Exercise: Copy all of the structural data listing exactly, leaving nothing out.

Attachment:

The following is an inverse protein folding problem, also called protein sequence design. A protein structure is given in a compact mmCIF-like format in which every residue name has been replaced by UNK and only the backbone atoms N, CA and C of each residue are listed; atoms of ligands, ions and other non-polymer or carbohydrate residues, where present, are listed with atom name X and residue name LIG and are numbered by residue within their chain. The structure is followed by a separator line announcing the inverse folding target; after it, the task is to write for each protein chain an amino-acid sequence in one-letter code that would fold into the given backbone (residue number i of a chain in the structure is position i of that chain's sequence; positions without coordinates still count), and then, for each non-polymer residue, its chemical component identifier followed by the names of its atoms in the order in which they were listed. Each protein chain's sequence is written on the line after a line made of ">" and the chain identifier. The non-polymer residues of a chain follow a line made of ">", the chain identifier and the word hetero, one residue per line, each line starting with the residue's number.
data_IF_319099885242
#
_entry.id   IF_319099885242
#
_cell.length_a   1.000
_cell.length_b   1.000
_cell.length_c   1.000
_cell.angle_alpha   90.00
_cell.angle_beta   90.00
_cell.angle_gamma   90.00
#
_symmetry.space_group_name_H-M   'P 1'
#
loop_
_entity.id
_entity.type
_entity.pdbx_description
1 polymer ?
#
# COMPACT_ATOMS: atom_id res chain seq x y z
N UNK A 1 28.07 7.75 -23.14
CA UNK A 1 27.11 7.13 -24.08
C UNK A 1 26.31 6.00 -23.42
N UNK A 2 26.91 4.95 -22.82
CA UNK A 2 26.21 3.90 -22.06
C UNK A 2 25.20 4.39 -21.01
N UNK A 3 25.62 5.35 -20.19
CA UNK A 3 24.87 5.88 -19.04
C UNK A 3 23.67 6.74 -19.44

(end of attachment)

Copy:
The following is an inverse protein folding problem, also called protein sequence design. A protein structure is given in a compact mmCIF-like format in which every residue name has been replaced by UNK and only the backbone atoms N, CA and C of each residue are listed; atoms of ligands, ions and other non-polymer or carbohydrate residues, where present, are listed with atom name X and residue name LIG and are numbered by residue within their chain. The structure is followed by a separator line announcing the inverse folding target; after it, the task is to write for each protein chain an amino-acid sequence in one-letter code that would fold into the given backbone (residue number i of a chain in the structure is position i of that chain's sequence; positions without coordinates still count), and then, for each non-polymer residue, its chemical component identifier followed by the names of its atoms in the order in which they were listed. Each protein chain's sequence is written on the line after a line made of ">" and the chain identifier. The non-polymer residues of a chain follow a line made of ">", the chain identifier and the word hetero, one residue per line, each line starting with the residue's number.
data_IF_319099885242
#
_entry.id   IF_319099885242
#
_cell.length_a   1.000
_cell.length_b   1.000
_cell.length_c   1.000
_cell.angle_alpha   90.00
_cell.angle_beta   90.00
_cell.angle_gamma   90.00
#
_symmetry.space_group_name_H-M   'P 1'
#
loop_
_entity.id
_entity.type
_entity.pdbx_description
1 polymer ?
#
# COMPACT_ATOMS: atom_id res chain seq x y z
N UNK A 1 28.07 7.75 -23.14
CA UNK A 1 27.11 7.13 -24.08
C UNK A 1 26.31 6.00 -23.42
N UNK A 2 26.91 4.95 -22.82
CA UNK A 2 26.21 3.90 -22.06
C UNK A 2 25.20 4.39 -21.01
N UNK A 3 25.62 5.35 -20.19
CA UNK A 3 24.87 5.88 -19.04
C UNK A 3 23.67 6.74 -19.44